Episode Title: "The Blue Butterfly"
Writer: Terence Paul Winter
Director: Chuck Bowman
In 1947, a private investigator named Joe Flynn walks into the Pennybaker Club as Betsy Sinclair sings on stage. Flynn gets the bartender to look at a picture of the woman he's searching for before the bartender tells Flynn to turn around. Then Flynn sees the beautiful Vera Mulqueen and it's love at first sight. Unfortunately, Vera is on the arm of Tom Dempsey (Mark Pellegrino), a notorious mobster. In the present, the Pennybaker Club has seen better days, as the body of treasure hunter Stan Banks decorates the floor.
Richard Castle (Nathan Fillion) and Detective Kate Beckett (Stana Katic) speak to Stan's estranged widow and learn that he was obsessed with finding something called the Blue Butterfly. And among Stan's personal belongings, Castle discovers a diary belonging to Joe Flynn, whose story greatly interests him. Castle pictures himself as Joe Flynn, with Beckett as Vera and Lanie Parish (Tamala Jones) as Betsy. Castle also casts his mother, Martha Rodgers (Susan Sullivan) as his long suffering secretary, Ruth Hunsacker and his daughter, Alexis Castle (Molly Quinn) as a young woman named Sally who wants Castle's help finding her sister, Vera. But Sally insists that Castle not tell Vera who hired him.
After the meeting briefly glimpsed in the teaser, Flynn is harassed by two of Dempsey's goons who bare a striking resemblance to Detectives Kevin Ryan (Seamus Dever) and Javier Esposito (Jon Huertas). Flynn comes out the loser of that fight, but he wins the sympathy of Vera, who wears the extremely valuable, diamond-studded Blue Butterfly necklace on her neck. Back in the present, Castle explains to Beckett that the Blue Butterfly was a million-dollar necklace that was rumored to have been both cursed and secretly hidden in the Pennybaker Club.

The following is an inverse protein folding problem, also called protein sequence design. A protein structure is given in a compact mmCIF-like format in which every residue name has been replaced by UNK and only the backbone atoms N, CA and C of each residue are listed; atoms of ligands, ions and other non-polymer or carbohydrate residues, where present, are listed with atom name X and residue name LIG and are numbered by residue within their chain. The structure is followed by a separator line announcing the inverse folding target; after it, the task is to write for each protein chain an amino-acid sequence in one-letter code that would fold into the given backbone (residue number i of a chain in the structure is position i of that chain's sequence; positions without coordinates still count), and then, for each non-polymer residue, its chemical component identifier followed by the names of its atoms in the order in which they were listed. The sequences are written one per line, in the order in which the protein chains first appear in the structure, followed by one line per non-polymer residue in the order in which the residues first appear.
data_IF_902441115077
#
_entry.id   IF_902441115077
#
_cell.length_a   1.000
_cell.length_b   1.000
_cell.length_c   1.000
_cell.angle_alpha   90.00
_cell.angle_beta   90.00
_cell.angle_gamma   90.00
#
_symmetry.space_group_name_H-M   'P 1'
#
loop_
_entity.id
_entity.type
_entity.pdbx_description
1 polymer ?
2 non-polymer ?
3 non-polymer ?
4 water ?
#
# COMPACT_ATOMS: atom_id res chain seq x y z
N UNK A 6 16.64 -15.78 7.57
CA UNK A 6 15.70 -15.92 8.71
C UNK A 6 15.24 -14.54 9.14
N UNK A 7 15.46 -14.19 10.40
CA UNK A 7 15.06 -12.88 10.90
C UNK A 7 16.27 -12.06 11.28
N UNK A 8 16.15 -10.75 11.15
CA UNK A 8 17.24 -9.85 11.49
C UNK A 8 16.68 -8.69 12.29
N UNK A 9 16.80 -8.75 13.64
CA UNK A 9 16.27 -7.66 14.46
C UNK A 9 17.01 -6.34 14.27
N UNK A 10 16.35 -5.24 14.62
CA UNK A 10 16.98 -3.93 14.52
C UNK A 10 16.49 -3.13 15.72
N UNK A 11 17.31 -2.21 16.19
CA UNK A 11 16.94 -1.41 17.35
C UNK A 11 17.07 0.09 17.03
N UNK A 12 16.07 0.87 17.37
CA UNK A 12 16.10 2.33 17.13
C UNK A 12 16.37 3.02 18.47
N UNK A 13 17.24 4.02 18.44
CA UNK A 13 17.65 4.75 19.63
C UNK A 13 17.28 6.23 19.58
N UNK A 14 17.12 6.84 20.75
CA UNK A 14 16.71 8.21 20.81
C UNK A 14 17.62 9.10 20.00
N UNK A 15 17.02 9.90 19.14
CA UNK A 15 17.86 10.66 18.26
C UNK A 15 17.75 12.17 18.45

While relating the tale of Flynn and Vera's courtship, Castle slips up and accidentally refers to Vera as Kate; which he unconvincingly claims to have meant "fate." Back in the past, Betsy kisses Flynn to keep Dempsey's men from beating him again while Flynn and Vera secretly pursue a relationship. Together, the two of them plot to steal the Blue Butterfly and start a new life. Although Castle and Beckett both hope that Vera and Flynn got away, they soon learn that the same gun that killed Stan was also the weapon that killed Flynn and Vera; whose horribly burned bodies were found in a car outside of the Pennybaker.
Along the way, two potential suspects for Stan's murder come up. Famed treasure hunter, Clyde Bellasco (Patrick Cassidy) and Tom Dempsey III, a dead ringer for his grandfather. They also learn that Stan attended the recent funeral of Betsy Sinclair, where he chatted up Jerry Maddox (Chad Everett), the former bartender of the Pennybaker, who later confirms to Castle and Beckett that Flynn and Vera were murdered by Dempsey in '47. Castle and Beckett also meet Jerry's wife, Viola Maddox (Ellen Geer) and their caretaker, Frankie Hunsacker (Darin Toonder). Jerry also mentions seeing Sally one last time after Dempsey died of a heart attack.
Afterwards, Castle and Beckett learn that Flynn's diary was sold by the granddaughter of his secretary, Ruth. They also discover that Flynn and Vera planned to slip away with the Blue Butterfly while Dempsey and his men were distracted by a prize fight on the radio. Castle and Beckett also learn that Vera doesn't have a sister and that the woman's body found burned in the car was actually Sally. This means that Jerry lied; which leads Castle and Beckett to conclude that Jerry and his wife were Flynn and Vera all along.